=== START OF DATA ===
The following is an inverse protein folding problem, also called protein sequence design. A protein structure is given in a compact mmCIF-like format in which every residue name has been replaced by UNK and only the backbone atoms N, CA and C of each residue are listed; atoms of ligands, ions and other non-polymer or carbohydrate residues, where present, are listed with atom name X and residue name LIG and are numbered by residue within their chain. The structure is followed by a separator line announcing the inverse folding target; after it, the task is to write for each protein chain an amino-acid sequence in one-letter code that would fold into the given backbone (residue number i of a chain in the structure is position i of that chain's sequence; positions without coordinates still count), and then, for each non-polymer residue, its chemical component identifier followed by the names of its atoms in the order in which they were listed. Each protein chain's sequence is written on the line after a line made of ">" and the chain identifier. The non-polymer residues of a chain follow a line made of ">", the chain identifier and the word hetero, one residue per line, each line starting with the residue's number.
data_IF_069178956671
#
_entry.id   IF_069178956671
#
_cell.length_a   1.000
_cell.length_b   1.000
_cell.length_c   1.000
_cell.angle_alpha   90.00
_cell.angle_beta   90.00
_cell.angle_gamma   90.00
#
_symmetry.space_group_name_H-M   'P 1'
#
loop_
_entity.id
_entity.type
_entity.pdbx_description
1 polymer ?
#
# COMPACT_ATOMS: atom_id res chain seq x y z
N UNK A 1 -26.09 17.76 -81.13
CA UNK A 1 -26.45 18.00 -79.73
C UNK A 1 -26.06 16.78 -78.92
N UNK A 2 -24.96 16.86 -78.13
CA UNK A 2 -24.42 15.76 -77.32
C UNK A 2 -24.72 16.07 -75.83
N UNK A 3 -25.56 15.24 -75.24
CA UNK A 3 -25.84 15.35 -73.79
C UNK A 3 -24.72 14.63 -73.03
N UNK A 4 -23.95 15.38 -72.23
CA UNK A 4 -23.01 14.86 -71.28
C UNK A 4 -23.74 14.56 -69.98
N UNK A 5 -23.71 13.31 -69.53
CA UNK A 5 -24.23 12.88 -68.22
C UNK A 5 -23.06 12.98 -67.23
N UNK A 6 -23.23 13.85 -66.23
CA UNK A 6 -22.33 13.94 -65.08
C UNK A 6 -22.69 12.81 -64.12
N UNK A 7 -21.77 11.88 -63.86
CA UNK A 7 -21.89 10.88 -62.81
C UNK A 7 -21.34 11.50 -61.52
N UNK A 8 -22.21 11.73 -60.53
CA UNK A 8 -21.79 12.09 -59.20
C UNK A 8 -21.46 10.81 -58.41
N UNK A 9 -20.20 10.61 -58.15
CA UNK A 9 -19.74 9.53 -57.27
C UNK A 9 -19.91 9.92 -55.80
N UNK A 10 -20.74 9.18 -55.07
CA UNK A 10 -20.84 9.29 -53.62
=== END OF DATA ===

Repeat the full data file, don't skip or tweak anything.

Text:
The following is an inverse protein folding problem, also called protein sequence design. A protein structure is given in a compact mmCIF-like format in which every residue name has been replaced by UNK and only the backbone atoms N, CA and C of each residue are listed; atoms of ligands, ions and other non-polymer or carbohydrate residues, where present, are listed with atom name X and residue name LIG and are numbered by residue within their chain. The structure is followed by a separator line announcing the inverse folding target; after it, the task is to write for each protein chain an amino-acid sequence in one-letter code that would fold into the given backbone (residue number i of a chain in the structure is position i of that chain's sequence; positions without coordinates still count), and then, for each non-polymer residue, its chemical component identifier followed by the names of its atoms in the order in which they were listed. Each protein chain's sequence is written on the line after a line made of ">" and the chain identifier. The non-polymer residues of a chain follow a line made of ">", the chain identifier and the word hetero, one residue per line, each line starting with the residue's number.
data_IF_069178956671
#
_entry.id   IF_069178956671
#
_cell.length_a   1.000
_cell.length_b   1.000
_cell.length_c   1.000
_cell.angle_alpha   90.00
_cell.angle_beta   90.00
_cell.angle_gamma   90.00
#
_symmetry.space_group_name_H-M   'P 1'
#
loop_
_entity.id
_entity.type
_entity.pdbx_description
1 polymer ?
#
# COMPACT_ATOMS: atom_id res chain seq x y z
N UNK A 1 -26.09 17.76 -81.13
CA UNK A 1 -26.45 18.00 -79.73
C UNK A 1 -26.06 16.78 -78.92
N UNK A 2 -24.96 16.86 -78.13
CA UNK A 2 -24.42 15.76 -77.32
C UNK A 2 -24.72 16.07 -75.83
N UNK A 3 -25.56 15.24 -75.24
CA UNK A 3 -25.84 15.35 -73.79
C UNK A 3 -24.72 14.63 -73.03
N UNK A 4 -23.95 15.38 -72.23
CA UNK A 4 -23.01 14.86 -71.28
C UNK A 4 -23.74 14.56 -69.98
N UNK A 5 -23.71 13.31 -69.53
CA UNK A 5 -24.23 12.88 -68.22
C UNK A 5 -23.06 12.98 -67.23
N UNK A 6 -23.23 13.85 -66.23
CA UNK A 6 -22.33 13.94 -65.08
C UNK A 6 -22.69 12.81 -64.12
N UNK A 7 -21.77 11.88 -63.86
CA UNK A 7 -21.89 10.88 -62.81
C UNK A 7 -21.34 11.50 -61.52
N UNK A 8 -22.21 11.73 -60.53
CA UNK A 8 -21.79 12.09 -59.20
C UNK A 8 -21.46 10.81 -58.41
N UNK A 9 -20.20 10.61 -58.15
CA UNK A 9 -19.74 9.53 -57.27
C UNK A 9 -19.91 9.92 -55.80
N UNK A 10 -20.74 9.18 -55.07
CA UNK A 10 -20.84 9.29 -53.62